1. Search results are highly personalized and device and geographically dependent now. You and a friend could type the same search into your own phones and come up with completely different results. The same might happen using laptops and tablets.

  2. If you compete with large companies regionally or nationally, you won’t be able to outspend them for competitive search terms. Your reputation, word-of-mouth referrals, and direct traffic (meaning people directly type your website address into their browsers) will be the main way people find you. Make sure your site is useful and gives them what they’re looking for in a clear, concise, and user-friendly way.

  3. Vet any SEO service for small business carefully. Be highly suspicious of anyone still offering #1 rankings and cautious with those who say every business needs SEO and/or claim to do everything in terms of digital marketing. We devoted an entire podcast to this topic. You can listen to it here.

#3: Create good title tags and meta descriptions

Every site, no matter what you sell, will benefit from optimized, well-written title tags and meta descriptions on every page. Those are tiny bits of HTML code in the header of a web page that tell search engines what the page is about, and you can see them when you hover over a browser tab.

This is not technical SEO by any means. Rather, it’s SEO 101, a tried-and-true tactic. However, we still see many, many sites with poorly written, auto-generated, or completely blank title tags.

Unfortunately, the place where you add title tags and meta descriptions varies by website platform and even by template, which can sometimes make them hard to find. If you’re having trouble locating this feature, contact the developer you used for your site or the help desk with your website builder platform.

Title tags and meta descriptions are limited to a relatively small number of pixels by search engines. Translation: you don’t get much space to write. So, you’ll want to write tags and descriptions using a simulation tool. Just Google “SERP simulator” and you’ll find several. In the past, I’ve used this one. Make sure you toggle between desktop and mobile, which have different pixel allowances.

In most of your title tags, I recommend including your brand name or, if it’s really long, a shortened version of your brand name. Also, look at the content of each page and use words you think your ideal customer might type into a search engine to find that particular page. You can get ideas by looking at how your competitors come up in search, by searching for what you think are common terms, and watching how search engines autofill your searches as you type them. You can also turn to AI tools for small business to ask for conversational search ideas. At the moment, a vast array of them exist; unfortunately, many leave a lot to be desired.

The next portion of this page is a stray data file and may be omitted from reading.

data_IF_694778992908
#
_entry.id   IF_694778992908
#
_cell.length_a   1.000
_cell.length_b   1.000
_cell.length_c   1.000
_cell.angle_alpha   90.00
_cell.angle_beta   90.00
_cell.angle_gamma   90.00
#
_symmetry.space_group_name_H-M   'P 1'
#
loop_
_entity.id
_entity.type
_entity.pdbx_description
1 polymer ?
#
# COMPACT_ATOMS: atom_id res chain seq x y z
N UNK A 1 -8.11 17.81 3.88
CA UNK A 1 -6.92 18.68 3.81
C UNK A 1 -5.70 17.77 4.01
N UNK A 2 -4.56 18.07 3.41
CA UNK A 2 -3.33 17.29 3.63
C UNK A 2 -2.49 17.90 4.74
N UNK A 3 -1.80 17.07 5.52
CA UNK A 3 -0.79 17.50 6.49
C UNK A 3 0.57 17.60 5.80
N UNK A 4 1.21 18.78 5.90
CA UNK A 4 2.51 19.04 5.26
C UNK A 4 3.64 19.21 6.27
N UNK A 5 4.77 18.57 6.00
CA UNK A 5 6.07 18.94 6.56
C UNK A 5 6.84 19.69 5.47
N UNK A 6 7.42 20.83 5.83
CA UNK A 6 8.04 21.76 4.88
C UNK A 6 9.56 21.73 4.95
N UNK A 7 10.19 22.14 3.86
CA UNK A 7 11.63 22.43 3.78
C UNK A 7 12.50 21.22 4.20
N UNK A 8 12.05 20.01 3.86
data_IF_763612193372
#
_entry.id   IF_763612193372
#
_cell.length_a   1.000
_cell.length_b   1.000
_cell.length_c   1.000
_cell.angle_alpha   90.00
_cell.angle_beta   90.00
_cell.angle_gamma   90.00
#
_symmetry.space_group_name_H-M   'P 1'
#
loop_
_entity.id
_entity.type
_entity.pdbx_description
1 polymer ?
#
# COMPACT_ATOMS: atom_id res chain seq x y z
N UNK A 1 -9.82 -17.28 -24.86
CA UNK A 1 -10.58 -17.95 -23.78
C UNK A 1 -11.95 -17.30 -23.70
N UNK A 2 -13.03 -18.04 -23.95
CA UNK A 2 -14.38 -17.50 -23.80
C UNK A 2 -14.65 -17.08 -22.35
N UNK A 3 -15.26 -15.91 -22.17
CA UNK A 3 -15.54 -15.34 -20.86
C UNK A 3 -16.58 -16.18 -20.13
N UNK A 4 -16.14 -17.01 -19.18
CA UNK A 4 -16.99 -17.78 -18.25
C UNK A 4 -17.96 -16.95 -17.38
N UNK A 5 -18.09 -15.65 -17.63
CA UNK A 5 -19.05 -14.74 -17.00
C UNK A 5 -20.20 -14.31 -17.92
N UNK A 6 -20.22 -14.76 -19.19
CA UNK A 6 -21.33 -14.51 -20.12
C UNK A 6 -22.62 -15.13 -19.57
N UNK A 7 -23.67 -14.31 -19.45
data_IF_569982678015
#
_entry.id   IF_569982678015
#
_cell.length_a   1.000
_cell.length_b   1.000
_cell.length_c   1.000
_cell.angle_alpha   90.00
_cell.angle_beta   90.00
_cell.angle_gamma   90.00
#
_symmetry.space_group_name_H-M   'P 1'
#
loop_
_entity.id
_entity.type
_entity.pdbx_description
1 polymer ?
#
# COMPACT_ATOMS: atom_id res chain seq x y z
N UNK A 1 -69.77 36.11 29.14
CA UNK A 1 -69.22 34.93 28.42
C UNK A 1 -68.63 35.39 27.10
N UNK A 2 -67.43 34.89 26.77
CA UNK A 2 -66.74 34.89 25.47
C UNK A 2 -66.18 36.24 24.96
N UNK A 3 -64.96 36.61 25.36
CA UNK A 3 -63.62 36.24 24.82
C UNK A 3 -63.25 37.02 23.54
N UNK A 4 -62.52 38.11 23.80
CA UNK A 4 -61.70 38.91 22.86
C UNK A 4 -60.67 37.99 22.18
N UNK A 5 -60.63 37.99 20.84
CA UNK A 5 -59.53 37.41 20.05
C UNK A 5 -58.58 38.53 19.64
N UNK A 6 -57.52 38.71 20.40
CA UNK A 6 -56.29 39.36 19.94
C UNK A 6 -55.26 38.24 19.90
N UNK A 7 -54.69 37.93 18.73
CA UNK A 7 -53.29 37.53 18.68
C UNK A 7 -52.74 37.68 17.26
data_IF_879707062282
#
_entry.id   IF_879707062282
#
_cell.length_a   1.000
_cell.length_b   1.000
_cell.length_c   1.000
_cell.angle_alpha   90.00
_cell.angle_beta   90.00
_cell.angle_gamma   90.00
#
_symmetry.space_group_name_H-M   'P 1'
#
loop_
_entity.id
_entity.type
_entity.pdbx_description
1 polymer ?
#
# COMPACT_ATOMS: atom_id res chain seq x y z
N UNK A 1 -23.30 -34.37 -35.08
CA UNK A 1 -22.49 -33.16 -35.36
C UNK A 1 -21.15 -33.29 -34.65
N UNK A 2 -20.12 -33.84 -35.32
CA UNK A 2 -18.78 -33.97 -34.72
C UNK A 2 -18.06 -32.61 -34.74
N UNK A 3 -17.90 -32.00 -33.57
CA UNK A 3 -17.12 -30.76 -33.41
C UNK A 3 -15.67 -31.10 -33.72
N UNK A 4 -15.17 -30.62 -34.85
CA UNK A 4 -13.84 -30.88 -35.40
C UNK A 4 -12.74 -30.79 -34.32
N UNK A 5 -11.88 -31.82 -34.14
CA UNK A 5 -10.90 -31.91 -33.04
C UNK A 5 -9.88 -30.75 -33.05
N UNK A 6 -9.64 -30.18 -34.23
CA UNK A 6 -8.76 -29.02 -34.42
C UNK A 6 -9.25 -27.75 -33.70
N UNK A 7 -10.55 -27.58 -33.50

Finally, in your meta description, focus on calls to action, such as buy, get, discover, learn, etc., and mention benefits potential customers may get. Both of these tactics are designed to encourage click-throughs.

#4: Choose your website platform with the future in mind

Many small businesses rush to build a website, picking website builder platforms like Squarespace, Shopify, Weebly, Wix, etc., simply because everyone else is using them. Templates are the main benefit of using a website builder because you may not need to hire a website designer or developer. (For an in-depth explanation of the differences between website marketers, website designers, and website developers, listen to our podcast episode about that here.)

However, there are several things to consider before choosing a website builder platform over the designer/developer team:

  • You can only customize a template to a certain extent. How much customization will you need to market and sell your products and services—not just now, but also in the next few years? When it’s time to upgrade, you may have to start from scratch.
  • Dashboards aren’t always as intuitive or easy to navigate as you might expect. Many are downright clunky. We’ve discovered this for ourselves while helping clients.

  • Although some website builders have gotten better with out-of-the-box SEO, many of them are still behind. In addition, you may have to do a lot of digging to find SEO-related fields and/or pay extra for integrations that can boost site performance.

  • With website builders made especially for a particular industry (think car dealers, insurance brokers, etc.), you may have a hard time differentiating your brand because your site will look similar to others using the platform (that potentially includes your competitors). Plus, you won’t receive consideration for what’s best for your business.

  • Website builder platforms may promise customization, but you could be required to do that customization through them—for a price.

The other extreme is a completely custom site with no content management system. With that scenario, most small businesses will not have the in-house capabilities to make updates, requiring the involvement of a developer for every little change.

We are fans of WordPress and page builders such as Elementor. This combination can offer the best of both worlds for small business marketing: extensive customization options with a generally user-friendly content management system. Although this can lead to code-heavy sites, they continue to perform well in search results.